The chart above shows some districts have expenditures 4 times what other districts spend per student. This is clearly not equal.  In essence we have separate and unequal schools.

Taking the Brown vs. Board of Education and replacing the word black with poor, and race with poverty, let’s see how the ruling would read.

Separating poor children from others solely because of their poverty generates a feeling of inferiority as to their status in the community that may affect their hearts and minds in a way unlikely ever to be undone. The impact of segregation is greater when it has the sanction of law. A sense of inferiority affects the motivation of a child to learn. Segregation with the sanction of law tends to impede the educational and mental development of poor children and deprives them of some of the benefits they would receive in an integrated school system.

As you see, the cases are comparable when social strata is equated to race, and equating poor to black.  This comparison is a very real possibility by seeing the dynamics in many inner city schools and districts.

In the paper, “Do poor children become poor adults?” it is shown there is a high correlation of poor adults not being able to escape poverty as adults and the trend continuing across generations. The opposite is also true, rich children tend to become rich adults.

In the United States almost one half of children born to low income parents become low income adults. This is an extreme case, but the fraction is also high in the United Kingdom at four in ten, and Canada where about one-third of low income children do not escape low income in adulthood.

In the conclusions it is readily apparent that generation mobility is greatly influenced by educational opportunities of parents, i.e. each generation can move further out of the cycle of poverty.

Generational mobility is associated with more per student spending on education if the underlying structure of the education system has a preference for those from the least advantaged backgrounds. Countries differ significantly in the impact that education spending has on generational mobility, and more spending could amplify rather then diminish the differences between advantaged and disadvantaged children. These differences have their roots in the more subtle advantages highly educated parents are able to pass on to their children: skills, beliefs and motivation arising from an advantaged family culture and parenting style. These non monetary factors determine the strength of the relationship between a child’s cognitive skills in adulthood and their parents’ education, which in turn is also associated with the degree of generational mobility in a society. Societies leveling these influences across the population display a higher degree of generational mobility.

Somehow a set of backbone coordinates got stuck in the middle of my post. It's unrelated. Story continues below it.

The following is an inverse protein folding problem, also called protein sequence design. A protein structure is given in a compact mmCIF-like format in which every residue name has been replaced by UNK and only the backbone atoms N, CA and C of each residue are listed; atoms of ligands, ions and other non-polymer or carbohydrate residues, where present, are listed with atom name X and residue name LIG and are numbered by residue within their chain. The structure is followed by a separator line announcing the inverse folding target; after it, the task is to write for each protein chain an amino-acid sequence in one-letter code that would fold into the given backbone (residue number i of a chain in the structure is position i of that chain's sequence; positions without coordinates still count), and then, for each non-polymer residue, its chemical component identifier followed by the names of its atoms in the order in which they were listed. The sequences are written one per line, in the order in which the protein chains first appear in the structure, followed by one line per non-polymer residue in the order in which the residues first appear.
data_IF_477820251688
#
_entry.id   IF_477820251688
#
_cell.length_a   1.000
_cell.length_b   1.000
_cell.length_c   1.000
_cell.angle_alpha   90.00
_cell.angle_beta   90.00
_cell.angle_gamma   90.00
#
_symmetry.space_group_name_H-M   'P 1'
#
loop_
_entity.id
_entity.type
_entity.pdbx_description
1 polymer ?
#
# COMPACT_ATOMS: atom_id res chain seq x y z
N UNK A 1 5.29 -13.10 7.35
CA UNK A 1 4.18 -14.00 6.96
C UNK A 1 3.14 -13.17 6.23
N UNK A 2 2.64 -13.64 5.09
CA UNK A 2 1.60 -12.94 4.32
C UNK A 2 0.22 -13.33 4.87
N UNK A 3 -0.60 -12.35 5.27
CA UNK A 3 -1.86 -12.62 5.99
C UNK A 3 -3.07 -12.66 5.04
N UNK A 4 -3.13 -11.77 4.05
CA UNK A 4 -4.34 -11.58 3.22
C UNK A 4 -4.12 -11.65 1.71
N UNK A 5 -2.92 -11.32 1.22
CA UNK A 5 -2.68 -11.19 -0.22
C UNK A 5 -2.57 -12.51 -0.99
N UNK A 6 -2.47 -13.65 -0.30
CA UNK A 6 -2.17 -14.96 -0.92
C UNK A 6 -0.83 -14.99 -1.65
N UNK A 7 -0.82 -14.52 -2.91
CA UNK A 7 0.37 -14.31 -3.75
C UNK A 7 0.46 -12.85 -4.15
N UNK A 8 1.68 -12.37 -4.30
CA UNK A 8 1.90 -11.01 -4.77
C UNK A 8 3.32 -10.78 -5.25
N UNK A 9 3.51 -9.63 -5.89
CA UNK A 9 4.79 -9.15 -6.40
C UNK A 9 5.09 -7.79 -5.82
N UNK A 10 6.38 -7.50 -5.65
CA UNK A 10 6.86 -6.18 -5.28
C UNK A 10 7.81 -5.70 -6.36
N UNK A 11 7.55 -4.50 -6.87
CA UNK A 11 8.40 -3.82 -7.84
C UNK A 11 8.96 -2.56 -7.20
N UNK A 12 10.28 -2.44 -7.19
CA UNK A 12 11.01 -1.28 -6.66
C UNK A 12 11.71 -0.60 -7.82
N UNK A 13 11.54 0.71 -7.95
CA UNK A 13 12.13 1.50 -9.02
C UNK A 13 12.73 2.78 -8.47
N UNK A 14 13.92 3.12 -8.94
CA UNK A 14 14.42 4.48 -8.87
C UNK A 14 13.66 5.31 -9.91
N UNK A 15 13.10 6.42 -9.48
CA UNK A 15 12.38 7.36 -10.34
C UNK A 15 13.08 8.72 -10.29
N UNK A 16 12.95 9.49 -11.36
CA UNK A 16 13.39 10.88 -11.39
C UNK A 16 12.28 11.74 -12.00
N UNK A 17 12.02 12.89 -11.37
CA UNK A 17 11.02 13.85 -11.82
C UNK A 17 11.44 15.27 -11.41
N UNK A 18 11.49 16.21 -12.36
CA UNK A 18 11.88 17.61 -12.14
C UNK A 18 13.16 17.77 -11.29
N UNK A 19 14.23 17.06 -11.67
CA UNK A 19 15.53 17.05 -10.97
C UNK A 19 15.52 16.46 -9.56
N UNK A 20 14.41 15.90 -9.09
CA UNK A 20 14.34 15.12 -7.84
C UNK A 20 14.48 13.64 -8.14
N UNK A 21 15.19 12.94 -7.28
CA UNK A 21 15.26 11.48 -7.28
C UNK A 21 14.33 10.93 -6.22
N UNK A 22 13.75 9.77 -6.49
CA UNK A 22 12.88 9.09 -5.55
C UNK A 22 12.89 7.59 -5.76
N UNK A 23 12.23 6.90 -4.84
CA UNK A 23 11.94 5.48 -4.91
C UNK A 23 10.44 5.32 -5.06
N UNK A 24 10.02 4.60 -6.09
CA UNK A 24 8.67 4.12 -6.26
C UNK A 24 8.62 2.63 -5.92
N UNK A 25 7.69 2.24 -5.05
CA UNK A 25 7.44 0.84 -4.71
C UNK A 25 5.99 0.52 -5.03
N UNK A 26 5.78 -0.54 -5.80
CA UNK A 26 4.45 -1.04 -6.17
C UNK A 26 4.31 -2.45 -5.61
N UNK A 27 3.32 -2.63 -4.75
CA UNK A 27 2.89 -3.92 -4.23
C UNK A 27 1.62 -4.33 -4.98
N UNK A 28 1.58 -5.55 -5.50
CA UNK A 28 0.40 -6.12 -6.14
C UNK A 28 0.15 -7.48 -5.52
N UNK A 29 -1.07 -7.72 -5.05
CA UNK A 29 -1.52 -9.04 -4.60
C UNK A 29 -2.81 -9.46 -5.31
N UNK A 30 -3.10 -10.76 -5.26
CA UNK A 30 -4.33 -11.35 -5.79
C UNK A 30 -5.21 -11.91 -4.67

Given the fact that educational opportunities are a significant factor in allowing students to move out of poverty, how can trapping children in failing schools because of their social strata be moral for a society, especially a first world country like the United States.  Specifically here in Illinois, how can the state justify continuing the cycle of poverty by keeping students in the inner city of Chicago, the poor students in Waukegan, Rockford, East St. Louis or other communities inside their separate and unequal school districts? This should not be justified or allowed to continue.

How do we make schools equal given the current district model where we now have separate and unequal funding?